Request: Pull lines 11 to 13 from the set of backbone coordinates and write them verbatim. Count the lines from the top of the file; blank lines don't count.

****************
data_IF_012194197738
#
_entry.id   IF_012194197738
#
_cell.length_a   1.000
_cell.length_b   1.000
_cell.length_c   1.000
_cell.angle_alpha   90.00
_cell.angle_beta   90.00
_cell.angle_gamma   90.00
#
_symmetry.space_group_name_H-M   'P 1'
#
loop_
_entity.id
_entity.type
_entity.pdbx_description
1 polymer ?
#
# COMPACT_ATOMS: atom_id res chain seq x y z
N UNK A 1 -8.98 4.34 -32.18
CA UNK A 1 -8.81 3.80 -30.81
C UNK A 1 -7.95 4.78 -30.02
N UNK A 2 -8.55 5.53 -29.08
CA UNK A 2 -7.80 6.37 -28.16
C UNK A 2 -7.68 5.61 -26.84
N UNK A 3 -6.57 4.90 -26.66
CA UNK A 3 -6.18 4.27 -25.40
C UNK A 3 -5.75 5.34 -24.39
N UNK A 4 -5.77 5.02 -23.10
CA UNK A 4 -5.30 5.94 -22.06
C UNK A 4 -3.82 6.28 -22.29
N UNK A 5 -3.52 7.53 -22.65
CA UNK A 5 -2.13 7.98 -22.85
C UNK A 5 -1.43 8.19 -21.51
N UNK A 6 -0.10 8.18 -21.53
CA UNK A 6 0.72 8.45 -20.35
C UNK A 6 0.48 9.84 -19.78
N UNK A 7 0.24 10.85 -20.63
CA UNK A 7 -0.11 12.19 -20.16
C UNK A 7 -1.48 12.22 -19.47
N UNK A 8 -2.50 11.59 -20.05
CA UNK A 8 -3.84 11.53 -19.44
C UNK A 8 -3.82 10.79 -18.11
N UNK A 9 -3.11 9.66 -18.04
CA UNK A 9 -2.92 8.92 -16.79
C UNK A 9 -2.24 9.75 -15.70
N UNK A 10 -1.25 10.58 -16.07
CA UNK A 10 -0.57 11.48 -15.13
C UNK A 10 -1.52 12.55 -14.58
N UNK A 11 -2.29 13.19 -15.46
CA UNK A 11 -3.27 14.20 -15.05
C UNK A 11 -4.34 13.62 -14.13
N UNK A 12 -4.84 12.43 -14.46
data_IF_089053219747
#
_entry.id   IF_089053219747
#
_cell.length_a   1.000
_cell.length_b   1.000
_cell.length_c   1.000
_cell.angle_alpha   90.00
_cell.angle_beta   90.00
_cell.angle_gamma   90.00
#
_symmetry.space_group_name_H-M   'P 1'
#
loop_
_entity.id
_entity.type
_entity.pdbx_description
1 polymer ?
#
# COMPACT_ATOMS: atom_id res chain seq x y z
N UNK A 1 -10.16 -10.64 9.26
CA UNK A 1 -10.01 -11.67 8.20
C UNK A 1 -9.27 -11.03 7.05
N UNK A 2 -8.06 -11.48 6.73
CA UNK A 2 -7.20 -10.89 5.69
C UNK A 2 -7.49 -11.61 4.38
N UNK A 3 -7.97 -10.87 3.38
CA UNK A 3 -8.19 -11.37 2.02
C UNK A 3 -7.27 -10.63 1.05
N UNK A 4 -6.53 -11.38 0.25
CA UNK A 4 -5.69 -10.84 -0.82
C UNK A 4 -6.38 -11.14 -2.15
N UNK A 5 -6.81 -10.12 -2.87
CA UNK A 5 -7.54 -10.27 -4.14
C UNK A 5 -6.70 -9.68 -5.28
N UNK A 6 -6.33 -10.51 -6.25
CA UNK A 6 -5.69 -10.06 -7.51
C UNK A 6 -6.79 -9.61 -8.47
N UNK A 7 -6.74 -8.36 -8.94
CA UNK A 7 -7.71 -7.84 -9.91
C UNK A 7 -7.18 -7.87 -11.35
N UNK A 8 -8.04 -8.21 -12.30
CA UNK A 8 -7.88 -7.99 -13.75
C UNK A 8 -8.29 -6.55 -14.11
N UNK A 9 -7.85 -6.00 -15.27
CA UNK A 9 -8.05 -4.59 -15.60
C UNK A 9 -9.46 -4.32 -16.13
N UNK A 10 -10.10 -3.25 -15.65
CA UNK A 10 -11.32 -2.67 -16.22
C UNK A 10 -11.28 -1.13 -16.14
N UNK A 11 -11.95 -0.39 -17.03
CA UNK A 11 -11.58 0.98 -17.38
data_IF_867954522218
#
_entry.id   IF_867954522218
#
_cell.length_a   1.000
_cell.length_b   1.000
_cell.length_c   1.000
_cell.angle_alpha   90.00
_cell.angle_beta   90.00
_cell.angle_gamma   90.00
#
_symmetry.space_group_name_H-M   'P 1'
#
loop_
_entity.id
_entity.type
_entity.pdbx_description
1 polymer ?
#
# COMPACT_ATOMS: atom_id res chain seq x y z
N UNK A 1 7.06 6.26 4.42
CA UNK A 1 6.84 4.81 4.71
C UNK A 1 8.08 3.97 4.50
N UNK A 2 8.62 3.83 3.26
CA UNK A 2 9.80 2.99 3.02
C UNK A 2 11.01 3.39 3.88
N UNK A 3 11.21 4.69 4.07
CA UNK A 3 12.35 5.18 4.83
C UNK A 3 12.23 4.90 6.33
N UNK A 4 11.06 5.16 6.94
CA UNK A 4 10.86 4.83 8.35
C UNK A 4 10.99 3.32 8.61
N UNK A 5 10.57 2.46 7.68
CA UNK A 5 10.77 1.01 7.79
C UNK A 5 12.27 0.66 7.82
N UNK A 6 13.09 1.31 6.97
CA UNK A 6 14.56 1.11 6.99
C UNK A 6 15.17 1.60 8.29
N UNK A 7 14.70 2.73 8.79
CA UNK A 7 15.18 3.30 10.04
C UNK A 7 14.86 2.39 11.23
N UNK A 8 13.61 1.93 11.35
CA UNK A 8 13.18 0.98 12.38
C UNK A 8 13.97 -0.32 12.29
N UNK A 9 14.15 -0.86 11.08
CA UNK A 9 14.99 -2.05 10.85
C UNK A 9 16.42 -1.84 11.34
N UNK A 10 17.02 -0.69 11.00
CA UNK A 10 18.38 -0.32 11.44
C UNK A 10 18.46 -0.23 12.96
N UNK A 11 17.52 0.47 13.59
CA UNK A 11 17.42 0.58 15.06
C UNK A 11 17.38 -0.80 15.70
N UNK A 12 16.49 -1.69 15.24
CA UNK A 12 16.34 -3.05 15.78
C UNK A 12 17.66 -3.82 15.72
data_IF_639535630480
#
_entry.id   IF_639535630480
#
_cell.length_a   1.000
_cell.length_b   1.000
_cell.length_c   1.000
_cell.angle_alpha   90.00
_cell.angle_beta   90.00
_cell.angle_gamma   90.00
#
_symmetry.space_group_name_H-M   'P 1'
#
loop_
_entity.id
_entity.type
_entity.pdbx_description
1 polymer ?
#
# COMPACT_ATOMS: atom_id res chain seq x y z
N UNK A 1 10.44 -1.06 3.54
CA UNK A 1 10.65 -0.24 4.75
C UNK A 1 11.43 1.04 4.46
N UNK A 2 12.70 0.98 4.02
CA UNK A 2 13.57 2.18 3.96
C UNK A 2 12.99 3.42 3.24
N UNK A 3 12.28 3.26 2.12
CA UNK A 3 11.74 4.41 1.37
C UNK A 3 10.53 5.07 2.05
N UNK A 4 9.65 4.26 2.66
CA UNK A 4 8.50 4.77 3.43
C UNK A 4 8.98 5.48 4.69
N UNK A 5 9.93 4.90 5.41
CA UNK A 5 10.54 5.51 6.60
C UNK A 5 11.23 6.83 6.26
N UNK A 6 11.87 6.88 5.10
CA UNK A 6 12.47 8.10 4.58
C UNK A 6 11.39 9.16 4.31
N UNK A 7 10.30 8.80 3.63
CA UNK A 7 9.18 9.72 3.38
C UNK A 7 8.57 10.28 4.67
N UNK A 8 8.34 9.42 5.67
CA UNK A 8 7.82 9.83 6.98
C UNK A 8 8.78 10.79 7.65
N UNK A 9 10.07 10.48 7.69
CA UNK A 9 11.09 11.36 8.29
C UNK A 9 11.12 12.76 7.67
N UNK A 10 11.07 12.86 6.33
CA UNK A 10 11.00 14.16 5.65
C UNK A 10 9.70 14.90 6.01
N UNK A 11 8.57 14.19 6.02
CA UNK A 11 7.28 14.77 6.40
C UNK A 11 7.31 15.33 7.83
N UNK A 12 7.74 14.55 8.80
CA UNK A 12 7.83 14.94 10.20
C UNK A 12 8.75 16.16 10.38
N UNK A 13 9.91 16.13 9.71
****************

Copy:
#
_symmetry.space_group_name_H-M   'P 1'
#